Skip to content

On the Inside: Free Will in Catholic Schools

This winter, Kathleen Porter-Magee wrote “Catholic on the Inside,” in which she explored the idea that charter schools who adopt “Catholic on the outside” practices, such as uniforms and old-school Catholic discipline measures, are missing something that only faith-based schools can provide. In a periodic series of Posts this summer, we’re reminding ourselves about some of the Catholic “stuff” inside–or at the heart of–our work with students, so that amid all the challenges of this fall, we remain energized by those ideas and practices that make our work worthwhile.

I used to work in a high school where one of my colleagues would call out after almost every student who left her office, “make good choices!” She said it so often that I think we even quit saying “goodbye” at the end of the day and just threw that admonition at each other.

I appreciated the frequent reminder that our students are constantly making choices. It’s not just that modern life is full of options for everything from Starbucks orders to online personas that differ from our real lives. Freely making choices is also fundamental to who each of us is. What the Church teaches about that freedom at the core of who we are has huge implications for how Catholic schools should function.

Section 1730 of the Catholic Catechism notes that God endows each of us with the dignity of people who can initiate and control our own actions. God has done this so that each of us “might of our own accord seek our Creator.” Our rationality is what makes us like God; we are each “created with free will and are masters over our acts.” So the most God-like thing we can do is freely choose to do good. Sin, to paraphrase writer Flannery O’Connor, destroys that freedom, although many a modern person believes it does quite the opposite.

While children are born with God-given freedom, their consciences must be formed for its right use. And because order is crucial in classes for fairness and learning, we cannot always take time to spell out childrens’ behavioral choices to them and encourage the exercise of their free wills in the right direction. Indeed it is so efficient to tell kids what to do without making their freedom explicit that it can be tempting for adults to act as if children have no choice but to do what we say. Such control is, for better or worse, part of Catholic schools’ brand; Hollywood delights in stereotypes of ruler-wielding nuns overzealous with it. It is also key to what charter schools emulated from Catholic schools; as Kathleen notes in “Catholic on the Inside,” their adoption of Catholic schools’ “discipline, structure, and uniforms was a means for raising student achievement.”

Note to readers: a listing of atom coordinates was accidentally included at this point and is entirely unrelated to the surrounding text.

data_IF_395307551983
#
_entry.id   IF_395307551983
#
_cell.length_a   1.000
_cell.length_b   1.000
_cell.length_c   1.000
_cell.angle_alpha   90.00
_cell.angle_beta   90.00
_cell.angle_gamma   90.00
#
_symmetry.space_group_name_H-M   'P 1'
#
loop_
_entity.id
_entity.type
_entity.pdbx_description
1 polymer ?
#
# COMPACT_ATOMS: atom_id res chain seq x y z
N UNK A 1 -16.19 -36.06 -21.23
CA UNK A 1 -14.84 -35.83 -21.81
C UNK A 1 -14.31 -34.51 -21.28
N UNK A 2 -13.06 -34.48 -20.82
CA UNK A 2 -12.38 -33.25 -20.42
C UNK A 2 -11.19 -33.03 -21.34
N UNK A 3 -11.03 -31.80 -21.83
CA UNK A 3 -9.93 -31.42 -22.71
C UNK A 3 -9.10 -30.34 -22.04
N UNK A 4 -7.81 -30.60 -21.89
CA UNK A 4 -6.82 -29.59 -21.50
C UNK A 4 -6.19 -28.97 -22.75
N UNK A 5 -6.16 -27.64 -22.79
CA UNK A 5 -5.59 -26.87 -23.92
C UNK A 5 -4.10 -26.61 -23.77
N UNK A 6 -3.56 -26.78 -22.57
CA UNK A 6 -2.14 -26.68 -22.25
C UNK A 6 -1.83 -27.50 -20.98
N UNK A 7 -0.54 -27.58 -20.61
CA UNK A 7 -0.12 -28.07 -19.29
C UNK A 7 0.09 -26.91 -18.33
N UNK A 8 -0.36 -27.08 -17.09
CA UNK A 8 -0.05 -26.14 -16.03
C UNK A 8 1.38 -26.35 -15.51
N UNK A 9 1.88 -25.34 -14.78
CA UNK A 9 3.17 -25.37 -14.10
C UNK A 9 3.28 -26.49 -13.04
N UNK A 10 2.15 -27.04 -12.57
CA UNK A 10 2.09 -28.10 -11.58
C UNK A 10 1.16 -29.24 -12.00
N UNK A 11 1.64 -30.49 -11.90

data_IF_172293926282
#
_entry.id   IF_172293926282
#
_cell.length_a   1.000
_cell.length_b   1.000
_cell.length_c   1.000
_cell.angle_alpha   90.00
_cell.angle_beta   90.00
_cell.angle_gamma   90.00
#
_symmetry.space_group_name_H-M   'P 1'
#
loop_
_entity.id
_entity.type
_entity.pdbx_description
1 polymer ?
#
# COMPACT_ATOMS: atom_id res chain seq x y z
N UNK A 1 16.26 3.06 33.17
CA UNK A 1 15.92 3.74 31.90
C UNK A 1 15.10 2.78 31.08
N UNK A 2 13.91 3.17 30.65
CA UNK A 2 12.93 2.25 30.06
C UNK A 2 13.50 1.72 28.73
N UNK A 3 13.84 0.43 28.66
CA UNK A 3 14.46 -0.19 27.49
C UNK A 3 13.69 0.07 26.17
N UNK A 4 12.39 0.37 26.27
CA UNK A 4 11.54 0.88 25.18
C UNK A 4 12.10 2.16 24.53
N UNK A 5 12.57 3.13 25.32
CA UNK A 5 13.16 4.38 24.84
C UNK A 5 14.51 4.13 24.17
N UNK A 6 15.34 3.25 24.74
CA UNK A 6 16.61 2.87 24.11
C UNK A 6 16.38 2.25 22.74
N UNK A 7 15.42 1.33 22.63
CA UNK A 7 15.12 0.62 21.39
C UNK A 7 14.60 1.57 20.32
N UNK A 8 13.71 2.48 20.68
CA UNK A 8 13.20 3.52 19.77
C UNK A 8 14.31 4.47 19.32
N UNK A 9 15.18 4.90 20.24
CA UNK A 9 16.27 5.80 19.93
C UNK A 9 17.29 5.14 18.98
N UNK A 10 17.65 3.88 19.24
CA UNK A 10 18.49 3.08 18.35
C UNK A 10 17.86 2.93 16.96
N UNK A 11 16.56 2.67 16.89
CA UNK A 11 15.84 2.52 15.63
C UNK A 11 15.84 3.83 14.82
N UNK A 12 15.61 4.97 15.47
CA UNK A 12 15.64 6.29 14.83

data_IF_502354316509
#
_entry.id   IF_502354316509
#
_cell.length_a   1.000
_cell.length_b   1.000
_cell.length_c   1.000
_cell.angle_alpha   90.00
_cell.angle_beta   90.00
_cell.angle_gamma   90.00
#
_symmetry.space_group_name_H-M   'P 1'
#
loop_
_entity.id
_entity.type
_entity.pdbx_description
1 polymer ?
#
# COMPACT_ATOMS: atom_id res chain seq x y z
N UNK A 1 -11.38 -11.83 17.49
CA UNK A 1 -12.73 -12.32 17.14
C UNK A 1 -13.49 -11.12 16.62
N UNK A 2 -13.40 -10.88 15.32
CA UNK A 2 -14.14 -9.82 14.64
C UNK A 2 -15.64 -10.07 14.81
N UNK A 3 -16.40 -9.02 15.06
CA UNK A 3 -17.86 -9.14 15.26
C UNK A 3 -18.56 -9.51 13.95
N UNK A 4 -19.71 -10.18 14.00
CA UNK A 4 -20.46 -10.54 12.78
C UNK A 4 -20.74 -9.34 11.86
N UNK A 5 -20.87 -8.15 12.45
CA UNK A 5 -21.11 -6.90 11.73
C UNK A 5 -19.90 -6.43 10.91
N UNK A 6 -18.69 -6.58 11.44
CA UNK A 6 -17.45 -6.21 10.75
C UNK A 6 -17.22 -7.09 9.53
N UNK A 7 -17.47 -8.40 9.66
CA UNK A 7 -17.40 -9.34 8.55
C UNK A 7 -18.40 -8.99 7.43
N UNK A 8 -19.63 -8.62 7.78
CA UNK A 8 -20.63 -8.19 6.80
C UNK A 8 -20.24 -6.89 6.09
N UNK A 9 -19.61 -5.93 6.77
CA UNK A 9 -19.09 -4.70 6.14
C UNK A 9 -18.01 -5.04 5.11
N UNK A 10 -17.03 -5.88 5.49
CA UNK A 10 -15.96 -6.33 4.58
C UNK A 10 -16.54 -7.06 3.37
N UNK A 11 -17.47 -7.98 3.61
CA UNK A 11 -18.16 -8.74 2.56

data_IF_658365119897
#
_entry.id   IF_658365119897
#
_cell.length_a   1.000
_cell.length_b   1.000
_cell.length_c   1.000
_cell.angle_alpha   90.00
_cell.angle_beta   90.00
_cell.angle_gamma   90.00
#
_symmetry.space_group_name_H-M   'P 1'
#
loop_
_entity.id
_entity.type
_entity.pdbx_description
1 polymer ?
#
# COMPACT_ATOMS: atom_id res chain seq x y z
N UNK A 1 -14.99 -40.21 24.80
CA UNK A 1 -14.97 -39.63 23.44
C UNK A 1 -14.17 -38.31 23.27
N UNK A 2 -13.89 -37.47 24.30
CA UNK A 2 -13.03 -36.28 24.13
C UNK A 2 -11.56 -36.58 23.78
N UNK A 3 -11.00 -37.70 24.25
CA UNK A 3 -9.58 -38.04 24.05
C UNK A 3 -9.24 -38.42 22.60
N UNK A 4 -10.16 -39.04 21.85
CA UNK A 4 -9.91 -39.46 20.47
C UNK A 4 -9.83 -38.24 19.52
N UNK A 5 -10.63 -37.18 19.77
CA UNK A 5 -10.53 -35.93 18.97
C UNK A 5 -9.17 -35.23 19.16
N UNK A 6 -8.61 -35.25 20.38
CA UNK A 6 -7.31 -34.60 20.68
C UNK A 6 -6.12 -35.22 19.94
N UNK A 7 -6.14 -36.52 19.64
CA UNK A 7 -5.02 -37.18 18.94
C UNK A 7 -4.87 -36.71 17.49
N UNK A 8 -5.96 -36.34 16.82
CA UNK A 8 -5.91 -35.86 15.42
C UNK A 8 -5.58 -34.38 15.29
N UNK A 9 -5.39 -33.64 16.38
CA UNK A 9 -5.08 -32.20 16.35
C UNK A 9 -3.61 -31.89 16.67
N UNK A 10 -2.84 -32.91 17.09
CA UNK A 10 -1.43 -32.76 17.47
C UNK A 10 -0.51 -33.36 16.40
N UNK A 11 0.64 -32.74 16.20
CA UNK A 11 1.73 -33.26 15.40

As she goes on to explain, though, while order and achievement are important, neither are the end goal of Catholic schools’ formation of students. We know that they are free; we want them to “make good choices”; and so we are forming them to freely choose the good, so that they may know, love, and serve God. This formation for freedom has three key implications for how we educate:

Allowing Choices: As Kathleen explains in “Catholic on the Inside,”

Students should not be tightly controlled throughout their schooling but rather should have age-appropriate opportunities to make choices—to choose to do right, even if no one is watching. The consequences for student misbehavior should not simply be about maintaining order or asserting control. Rather, they are about helping students understand that, in choosing to do wrong, we accept the consequences of our actions.

Making Mistakes: Additionally, like anything we are asking students to learn, learning to make choices involves making mistakes. Taking reasonable measures to guard against harmful mistakes while still giving students the latitude they need to make good choices is the source of many anxious moments for parents and educators; it is also at the heart of our calling.

Forming Habits: Finally, we cannot simply expect students to exercise their free wills to do good simply because we tell them to. It requires lots of practice; so habit formation is key to our work. Every time we expect students to line up in the hall, pray, respond politely, or perform many of the other routines of Catholic school life, we are giving students a chance to build a kind of muscle memory of everyday virtuous acts. As Zora Neale Hurston says, you’ve got to go there to know there–and we believe that students can better recognize kindness and other virtues if they’ve “gone there” dozens of times in practice.

This fall, many of the habits we expect students to follow–either in online learning or in-person–will include lots of new ones, like avoiding multi-tasking while on Zoom lessons or keeping masks on in school. And the stakes will feel literally life-and-death. But if we want to form students’ free wills to choose the good even when we aren’t watching, I hope we find healthy ways to allow choices, to understand that children need room to make mistakes, and to exercise patience with them and ourselves as we all form new habits of making good choices.

Beth Blaufuss is Vice President for Strategic Initiatives at Partnership Schools.